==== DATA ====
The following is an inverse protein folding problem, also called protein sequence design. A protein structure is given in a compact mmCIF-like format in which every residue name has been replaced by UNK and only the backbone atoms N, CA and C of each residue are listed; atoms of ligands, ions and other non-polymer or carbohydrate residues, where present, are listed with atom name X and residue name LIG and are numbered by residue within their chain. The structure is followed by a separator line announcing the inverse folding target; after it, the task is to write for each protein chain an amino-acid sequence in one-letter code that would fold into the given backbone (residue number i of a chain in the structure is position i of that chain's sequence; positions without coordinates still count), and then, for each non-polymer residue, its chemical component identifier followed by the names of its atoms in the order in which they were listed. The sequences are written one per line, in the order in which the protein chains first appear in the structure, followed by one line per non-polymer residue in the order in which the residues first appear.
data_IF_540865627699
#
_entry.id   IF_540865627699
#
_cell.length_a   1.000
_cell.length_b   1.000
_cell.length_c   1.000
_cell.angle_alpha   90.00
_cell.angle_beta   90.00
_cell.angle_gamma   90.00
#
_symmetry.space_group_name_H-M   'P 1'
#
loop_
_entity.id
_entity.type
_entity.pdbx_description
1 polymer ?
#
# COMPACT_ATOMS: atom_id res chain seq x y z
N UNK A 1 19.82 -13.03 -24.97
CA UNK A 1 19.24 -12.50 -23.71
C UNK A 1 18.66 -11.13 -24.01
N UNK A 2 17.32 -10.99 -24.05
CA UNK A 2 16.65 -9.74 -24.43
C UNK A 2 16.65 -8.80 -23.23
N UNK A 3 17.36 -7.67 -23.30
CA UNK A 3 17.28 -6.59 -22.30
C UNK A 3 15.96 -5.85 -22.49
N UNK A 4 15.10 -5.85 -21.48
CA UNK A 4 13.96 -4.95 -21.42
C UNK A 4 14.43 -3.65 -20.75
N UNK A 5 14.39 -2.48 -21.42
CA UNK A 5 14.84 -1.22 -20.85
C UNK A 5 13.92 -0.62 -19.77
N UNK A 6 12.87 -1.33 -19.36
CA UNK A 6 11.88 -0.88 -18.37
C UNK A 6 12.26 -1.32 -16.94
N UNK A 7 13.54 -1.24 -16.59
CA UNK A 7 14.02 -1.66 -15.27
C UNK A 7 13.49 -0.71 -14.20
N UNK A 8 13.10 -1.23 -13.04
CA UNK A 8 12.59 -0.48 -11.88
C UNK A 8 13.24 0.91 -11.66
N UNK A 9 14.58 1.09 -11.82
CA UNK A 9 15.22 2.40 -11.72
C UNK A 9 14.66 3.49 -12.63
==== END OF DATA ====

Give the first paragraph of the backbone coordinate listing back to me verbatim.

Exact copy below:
The following is an inverse protein folding problem, also called protein sequence design. A protein structure is given in a compact mmCIF-like format in which every residue name has been replaced by UNK and only the backbone atoms N, CA and C of each residue are listed; atoms of ligands, ions and other non-polymer or carbohydrate residues, where present, are listed with atom name X and residue name LIG and are numbered by residue within their chain. The structure is followed by a separator line announcing the inverse folding target; after it, the task is to write for each protein chain an amino-acid sequence in one-letter code that would fold into the given backbone (residue number i of a chain in the structure is position i of that chain's sequence; positions without coordinates still count), and then, for each non-polymer residue, its chemical component identifier followed by the names of its atoms in the order in which they were listed. The sequences are written one per line, in the order in which the protein chains first appear in the structure, followed by one line per non-polymer residue in the order in which the residues first appear.